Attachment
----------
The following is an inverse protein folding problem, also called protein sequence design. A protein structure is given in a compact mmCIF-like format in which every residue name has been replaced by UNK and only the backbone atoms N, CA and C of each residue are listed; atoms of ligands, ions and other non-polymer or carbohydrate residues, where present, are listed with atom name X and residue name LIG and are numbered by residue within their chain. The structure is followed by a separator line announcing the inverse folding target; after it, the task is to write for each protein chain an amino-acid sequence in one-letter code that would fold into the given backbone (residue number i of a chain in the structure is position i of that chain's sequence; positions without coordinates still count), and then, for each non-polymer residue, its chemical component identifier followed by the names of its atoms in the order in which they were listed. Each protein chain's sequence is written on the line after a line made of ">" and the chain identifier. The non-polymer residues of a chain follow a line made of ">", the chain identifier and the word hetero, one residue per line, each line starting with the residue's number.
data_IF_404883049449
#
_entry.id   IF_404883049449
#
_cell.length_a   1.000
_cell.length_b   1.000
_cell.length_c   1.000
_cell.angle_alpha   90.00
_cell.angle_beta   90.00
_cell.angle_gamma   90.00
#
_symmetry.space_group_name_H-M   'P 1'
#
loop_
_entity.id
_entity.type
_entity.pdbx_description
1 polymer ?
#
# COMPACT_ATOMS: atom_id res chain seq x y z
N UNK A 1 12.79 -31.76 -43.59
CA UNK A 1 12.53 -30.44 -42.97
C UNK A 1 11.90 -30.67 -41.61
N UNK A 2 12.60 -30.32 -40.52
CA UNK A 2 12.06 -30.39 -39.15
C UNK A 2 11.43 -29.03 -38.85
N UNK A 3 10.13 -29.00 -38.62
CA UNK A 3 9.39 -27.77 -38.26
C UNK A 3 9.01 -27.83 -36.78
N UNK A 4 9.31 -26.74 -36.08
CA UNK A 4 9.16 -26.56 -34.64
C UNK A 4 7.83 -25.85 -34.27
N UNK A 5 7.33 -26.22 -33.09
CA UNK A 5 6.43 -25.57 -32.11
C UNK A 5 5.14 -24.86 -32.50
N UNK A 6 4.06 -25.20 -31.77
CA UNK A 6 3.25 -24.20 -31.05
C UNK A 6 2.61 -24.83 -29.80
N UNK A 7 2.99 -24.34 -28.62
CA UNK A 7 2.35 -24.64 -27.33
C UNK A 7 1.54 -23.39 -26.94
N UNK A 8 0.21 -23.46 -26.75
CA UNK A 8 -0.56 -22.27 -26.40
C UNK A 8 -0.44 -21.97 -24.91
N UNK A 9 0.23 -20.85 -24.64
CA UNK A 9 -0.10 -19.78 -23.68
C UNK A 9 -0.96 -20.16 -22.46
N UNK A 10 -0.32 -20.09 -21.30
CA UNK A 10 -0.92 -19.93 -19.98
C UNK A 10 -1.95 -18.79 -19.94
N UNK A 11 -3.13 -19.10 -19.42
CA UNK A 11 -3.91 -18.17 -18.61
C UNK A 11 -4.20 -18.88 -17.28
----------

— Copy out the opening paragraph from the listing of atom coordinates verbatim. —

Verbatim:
The following is an inverse protein folding problem, also called protein sequence design. A protein structure is given in a compact mmCIF-like format in which every residue name has been replaced by UNK and only the backbone atoms N, CA and C of each residue are listed; atoms of ligands, ions and other non-polymer or carbohydrate residues, where present, are listed with atom name X and residue name LIG and are numbered by residue within their chain. The structure is followed by a separator line announcing the inverse folding target; after it, the task is to write for each protein chain an amino-acid sequence in one-letter code that would fold into the given backbone (residue number i of a chain in the structure is position i of that chain's sequence; positions without coordinates still count), and then, for each non-polymer residue, its chemical component identifier followed by the names of its atoms in the order in which they were listed. Each protein chain's sequence is written on the line after a line made of ">" and the chain identifier. The non-polymer residues of a chain follow a line made of ">", the chain identifier and the word hetero, one residue per line, each line starting with the residue's number.